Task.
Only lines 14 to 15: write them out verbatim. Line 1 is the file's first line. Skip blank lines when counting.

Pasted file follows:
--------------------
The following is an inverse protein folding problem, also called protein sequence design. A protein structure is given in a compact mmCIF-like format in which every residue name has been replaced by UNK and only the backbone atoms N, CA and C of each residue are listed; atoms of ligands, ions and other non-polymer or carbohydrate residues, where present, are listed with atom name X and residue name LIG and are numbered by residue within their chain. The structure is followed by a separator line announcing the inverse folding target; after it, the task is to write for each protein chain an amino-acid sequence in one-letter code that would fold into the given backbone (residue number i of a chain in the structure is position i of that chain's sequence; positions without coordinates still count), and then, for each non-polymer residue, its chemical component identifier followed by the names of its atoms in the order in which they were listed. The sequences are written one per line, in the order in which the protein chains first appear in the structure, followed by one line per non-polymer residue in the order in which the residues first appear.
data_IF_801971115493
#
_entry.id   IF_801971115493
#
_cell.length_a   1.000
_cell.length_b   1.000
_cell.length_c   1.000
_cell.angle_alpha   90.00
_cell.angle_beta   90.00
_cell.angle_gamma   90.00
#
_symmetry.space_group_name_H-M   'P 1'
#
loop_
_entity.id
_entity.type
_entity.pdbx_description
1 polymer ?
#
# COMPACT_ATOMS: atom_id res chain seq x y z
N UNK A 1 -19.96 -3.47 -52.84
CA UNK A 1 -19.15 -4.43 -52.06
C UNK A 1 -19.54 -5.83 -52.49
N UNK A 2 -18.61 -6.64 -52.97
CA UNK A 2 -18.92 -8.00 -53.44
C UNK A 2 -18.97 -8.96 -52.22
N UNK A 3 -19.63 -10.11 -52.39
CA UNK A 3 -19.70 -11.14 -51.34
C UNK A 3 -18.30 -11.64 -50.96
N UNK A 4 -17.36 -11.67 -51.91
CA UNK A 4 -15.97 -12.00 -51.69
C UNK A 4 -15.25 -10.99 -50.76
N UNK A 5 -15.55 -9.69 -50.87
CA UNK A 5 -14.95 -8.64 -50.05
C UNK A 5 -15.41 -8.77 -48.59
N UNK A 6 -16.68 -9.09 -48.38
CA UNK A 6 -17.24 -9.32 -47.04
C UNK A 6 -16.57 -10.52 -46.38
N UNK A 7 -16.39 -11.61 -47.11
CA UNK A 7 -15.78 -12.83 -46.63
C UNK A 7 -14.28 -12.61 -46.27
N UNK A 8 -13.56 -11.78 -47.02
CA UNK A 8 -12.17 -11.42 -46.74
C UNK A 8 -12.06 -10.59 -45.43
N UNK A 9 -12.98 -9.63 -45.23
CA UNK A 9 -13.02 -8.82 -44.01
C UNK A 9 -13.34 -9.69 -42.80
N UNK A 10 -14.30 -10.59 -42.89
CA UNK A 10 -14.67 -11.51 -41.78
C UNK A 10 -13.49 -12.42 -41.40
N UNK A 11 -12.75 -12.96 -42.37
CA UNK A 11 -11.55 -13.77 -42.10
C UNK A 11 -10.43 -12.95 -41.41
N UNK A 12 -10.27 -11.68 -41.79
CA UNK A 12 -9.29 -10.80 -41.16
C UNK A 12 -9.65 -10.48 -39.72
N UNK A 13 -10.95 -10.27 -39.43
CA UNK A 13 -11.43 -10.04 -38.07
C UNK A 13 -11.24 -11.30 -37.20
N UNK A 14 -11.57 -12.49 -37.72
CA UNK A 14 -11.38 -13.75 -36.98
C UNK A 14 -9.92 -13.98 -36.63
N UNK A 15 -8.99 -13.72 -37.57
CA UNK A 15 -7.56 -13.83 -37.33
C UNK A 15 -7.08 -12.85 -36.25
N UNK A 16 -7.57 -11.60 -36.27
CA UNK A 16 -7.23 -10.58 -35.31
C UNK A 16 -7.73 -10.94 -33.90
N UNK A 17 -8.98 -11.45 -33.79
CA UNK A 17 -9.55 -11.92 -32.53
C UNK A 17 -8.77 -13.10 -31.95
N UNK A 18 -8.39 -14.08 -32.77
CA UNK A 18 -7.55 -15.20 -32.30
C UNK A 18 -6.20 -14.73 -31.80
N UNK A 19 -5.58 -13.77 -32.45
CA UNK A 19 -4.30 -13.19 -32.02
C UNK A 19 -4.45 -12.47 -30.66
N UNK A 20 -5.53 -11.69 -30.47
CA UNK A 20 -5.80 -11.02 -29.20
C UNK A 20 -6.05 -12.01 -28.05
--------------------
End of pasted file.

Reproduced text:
#
loop_